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Thursday, 16 May 2013


"No Longer Can You Eat What You Want"

Americans' right to access fresh, healthy foods of their choice is under attack. Farmageddon tells the story of small, family farms that were providing safe, healthy foods to their communities and were forced to stop, sometimes through violent action, by agents of misguided government bureaucracies, and seeks to figure out why.

Filmmaker Kristin Canty's quest to find healthy food for her four children turned into an educational journey to discover why access to these foods was being threatened. What she found were policies that favor agribusiness and factory farms over small family-operated farms selling fresh foods to their communities. Instead of focusing on the source of food safety problems — most often the industrial food chain — policymakers and regulators implement and enforce solutions that target and often drive out of business small farms that have proven themselves more than capable of producing safe, healthy food, but buckle under the crushing weight of government regulations and excessive enforcement actions.

Farmageddon highlights the urgency of food freedom, encouraging farmers and consumers alike to take action to preserve individuals' rights to access food of their choice and farmers' rights to produce these foods safely and free from unreasonably burdensome regulations. The film serves to put policymakers and regulators on notice that there is a growing movement of people aware that their freedom to choose the foods they want is in danger, a movement that is taking action with its dollars and its voting power to protect and preserve the dwindling number of family farms that are struggling to survive.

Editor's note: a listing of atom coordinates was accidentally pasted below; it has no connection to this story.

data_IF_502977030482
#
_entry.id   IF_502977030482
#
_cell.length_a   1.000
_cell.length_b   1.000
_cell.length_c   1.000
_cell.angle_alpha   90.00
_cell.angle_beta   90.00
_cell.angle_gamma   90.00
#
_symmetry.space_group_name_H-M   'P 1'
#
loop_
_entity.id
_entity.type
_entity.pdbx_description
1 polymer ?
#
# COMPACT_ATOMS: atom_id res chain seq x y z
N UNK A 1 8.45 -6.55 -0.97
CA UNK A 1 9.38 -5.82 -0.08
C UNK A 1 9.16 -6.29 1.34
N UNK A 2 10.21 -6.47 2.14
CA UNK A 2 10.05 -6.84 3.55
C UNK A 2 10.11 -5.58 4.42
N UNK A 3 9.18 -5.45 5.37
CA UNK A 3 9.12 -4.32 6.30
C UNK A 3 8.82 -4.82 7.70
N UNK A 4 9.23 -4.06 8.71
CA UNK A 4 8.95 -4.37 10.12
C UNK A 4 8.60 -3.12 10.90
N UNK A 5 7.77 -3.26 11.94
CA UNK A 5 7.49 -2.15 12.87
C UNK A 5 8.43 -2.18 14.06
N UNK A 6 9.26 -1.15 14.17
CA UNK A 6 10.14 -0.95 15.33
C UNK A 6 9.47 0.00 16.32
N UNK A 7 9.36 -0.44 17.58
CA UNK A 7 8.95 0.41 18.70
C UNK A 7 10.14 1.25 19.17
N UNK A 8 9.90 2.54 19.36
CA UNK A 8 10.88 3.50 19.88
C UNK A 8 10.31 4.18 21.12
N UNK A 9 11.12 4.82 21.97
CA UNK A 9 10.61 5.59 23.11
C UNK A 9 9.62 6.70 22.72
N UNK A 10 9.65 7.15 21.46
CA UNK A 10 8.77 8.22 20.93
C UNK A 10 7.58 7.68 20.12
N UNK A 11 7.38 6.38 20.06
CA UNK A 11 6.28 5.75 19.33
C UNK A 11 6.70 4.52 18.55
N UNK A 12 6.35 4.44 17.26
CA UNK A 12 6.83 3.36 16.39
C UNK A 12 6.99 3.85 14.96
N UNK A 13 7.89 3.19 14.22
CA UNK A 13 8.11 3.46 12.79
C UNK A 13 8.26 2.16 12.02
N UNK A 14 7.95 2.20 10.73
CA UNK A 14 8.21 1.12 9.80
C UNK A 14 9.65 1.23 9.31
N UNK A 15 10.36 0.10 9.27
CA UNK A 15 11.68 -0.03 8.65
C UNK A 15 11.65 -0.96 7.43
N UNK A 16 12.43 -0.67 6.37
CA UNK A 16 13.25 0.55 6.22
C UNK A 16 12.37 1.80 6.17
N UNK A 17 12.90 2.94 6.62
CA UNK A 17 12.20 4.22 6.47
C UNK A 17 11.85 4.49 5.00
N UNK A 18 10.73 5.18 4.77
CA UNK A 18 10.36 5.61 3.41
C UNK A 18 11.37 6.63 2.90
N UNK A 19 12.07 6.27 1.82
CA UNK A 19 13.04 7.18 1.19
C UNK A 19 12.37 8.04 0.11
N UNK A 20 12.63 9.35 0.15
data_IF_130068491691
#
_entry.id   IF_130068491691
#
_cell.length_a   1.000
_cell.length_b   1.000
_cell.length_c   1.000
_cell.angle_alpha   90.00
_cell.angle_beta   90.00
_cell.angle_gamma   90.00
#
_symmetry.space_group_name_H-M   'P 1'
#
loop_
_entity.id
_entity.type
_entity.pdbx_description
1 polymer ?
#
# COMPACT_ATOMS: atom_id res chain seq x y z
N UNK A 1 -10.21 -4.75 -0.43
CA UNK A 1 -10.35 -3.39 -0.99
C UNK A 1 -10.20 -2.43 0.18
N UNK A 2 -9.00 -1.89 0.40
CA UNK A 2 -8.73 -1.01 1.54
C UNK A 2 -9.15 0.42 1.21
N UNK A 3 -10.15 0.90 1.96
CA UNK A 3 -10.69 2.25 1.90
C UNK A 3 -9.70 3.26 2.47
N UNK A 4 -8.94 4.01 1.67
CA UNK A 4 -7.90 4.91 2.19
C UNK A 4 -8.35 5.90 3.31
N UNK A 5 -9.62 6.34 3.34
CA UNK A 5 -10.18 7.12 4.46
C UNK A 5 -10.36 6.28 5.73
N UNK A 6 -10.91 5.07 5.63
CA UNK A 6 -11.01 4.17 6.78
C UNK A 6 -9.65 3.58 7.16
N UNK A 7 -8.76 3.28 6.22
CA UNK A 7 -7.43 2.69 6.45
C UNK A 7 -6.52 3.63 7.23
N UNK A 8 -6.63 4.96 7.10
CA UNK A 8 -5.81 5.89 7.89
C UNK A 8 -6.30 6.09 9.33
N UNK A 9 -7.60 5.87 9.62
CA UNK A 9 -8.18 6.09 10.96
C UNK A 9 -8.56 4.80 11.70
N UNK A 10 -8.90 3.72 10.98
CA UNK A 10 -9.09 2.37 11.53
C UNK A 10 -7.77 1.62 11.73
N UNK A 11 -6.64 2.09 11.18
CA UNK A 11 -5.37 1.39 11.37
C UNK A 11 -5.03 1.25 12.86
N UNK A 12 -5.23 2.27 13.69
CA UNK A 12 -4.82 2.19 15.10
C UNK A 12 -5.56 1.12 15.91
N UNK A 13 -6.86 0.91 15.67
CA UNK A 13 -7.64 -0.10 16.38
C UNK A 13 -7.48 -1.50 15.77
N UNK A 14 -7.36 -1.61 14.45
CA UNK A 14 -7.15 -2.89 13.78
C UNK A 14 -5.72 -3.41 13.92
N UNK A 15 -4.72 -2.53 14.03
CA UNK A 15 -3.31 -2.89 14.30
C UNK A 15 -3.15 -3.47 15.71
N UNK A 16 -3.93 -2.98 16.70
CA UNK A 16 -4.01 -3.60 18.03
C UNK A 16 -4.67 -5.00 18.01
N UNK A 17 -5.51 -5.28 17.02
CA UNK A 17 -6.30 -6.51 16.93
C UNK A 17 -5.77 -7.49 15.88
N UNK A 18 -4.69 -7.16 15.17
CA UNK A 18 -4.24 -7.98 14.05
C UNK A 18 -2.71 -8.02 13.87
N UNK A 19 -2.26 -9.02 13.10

1. So how does raw milk stack up against inhaling tobacco smoke? Why is one legal , the other not?

    1. It is very simple anon, there is absolutely no profit in raw milk for government, the government want you ill as they get around 80% of their funding from big pharma. Hemp Oil is the greatest healer on the planet but cannot be patented, so the pigs at the trough simply make it illegal....It's all about the money I'm afraid :(

  2. Ian, I waited to watch this film until I had time as this week has been busy and I haven't been online much. I'm glad I watched it but it really saddened me.Only 1 comment, and that questioning the difference between tobacco being used legally and raw milk being illegal. This film is about so much more, it's about the removal of any rights folk think they have, it's about government control, it's about hidden agendas, it's about government agencies acting unlawfully and not being called to task for it, it's about the loss of our freedom to eat what we know to be the right foods for our bodies and to share that food with friends and family. I found it ironic that I watched this film today, with it's beautiful picture of the small private co-op which is according to american law illegal, after reading the disgraceful profit our local co-op have made which is apparently quite acceptable.